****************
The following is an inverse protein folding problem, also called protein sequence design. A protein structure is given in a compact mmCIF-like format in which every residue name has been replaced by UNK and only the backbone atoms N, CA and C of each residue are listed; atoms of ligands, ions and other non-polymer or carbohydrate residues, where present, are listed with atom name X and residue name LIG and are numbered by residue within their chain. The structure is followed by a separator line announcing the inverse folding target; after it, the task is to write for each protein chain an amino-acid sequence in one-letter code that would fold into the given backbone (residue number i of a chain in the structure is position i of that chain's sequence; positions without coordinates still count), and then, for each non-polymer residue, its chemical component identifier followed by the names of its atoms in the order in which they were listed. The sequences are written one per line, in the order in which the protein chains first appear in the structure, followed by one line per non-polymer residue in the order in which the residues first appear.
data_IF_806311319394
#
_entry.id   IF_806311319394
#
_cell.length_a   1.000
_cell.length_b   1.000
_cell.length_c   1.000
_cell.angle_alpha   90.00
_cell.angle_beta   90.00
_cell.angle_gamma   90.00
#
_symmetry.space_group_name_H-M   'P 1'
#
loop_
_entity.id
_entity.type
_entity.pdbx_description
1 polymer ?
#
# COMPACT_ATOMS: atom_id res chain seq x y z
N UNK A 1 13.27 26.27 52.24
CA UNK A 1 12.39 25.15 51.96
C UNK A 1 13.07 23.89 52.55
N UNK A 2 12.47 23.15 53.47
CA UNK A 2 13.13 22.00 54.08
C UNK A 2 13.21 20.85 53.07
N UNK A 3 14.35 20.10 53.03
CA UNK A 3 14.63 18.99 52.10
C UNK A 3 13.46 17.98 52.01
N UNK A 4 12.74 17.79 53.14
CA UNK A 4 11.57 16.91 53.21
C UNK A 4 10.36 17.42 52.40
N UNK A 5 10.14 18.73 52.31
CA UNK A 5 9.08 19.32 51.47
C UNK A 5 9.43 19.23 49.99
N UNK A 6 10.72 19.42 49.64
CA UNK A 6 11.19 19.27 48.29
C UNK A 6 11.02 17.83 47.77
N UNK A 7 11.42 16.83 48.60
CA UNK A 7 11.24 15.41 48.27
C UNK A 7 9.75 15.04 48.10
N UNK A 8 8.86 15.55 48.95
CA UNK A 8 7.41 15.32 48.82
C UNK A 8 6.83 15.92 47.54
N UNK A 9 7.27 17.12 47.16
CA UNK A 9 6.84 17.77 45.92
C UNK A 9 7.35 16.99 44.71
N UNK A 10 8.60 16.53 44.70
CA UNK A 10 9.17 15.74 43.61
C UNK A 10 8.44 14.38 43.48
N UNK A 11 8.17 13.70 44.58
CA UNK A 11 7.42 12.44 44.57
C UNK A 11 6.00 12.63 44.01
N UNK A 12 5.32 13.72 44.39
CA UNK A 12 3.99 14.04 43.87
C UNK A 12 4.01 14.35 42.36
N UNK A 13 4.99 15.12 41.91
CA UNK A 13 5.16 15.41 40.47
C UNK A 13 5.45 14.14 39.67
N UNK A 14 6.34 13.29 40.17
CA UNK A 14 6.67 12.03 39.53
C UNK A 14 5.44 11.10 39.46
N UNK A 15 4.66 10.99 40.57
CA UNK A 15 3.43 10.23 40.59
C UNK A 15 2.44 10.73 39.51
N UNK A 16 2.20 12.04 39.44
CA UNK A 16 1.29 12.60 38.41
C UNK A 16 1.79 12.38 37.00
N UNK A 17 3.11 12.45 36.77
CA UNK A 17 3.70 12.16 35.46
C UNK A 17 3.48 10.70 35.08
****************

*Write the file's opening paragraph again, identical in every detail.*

The following is an inverse protein folding problem, also called protein sequence design. A protein structure is given in a compact mmCIF-like format in which every residue name has been replaced by UNK and only the backbone atoms N, CA and C of each residue are listed; atoms of ligands, ions and other non-polymer or carbohydrate residues, where present, are listed with atom name X and residue name LIG and are numbered by residue within their chain. The structure is followed by a separator line announcing the inverse folding target; after it, the task is to write for each protein chain an amino-acid sequence in one-letter code that would fold into the given backbone (residue number i of a chain in the structure is position i of that chain's sequence; positions without coordinates still count), and then, for each non-polymer residue, its chemical component identifier followed by the names of its atoms in the order in which they were listed. The sequences are written one per line, in the order in which the protein chains first appear in the structure, followed by one line per non-polymer residue in the order in which the residues first appear.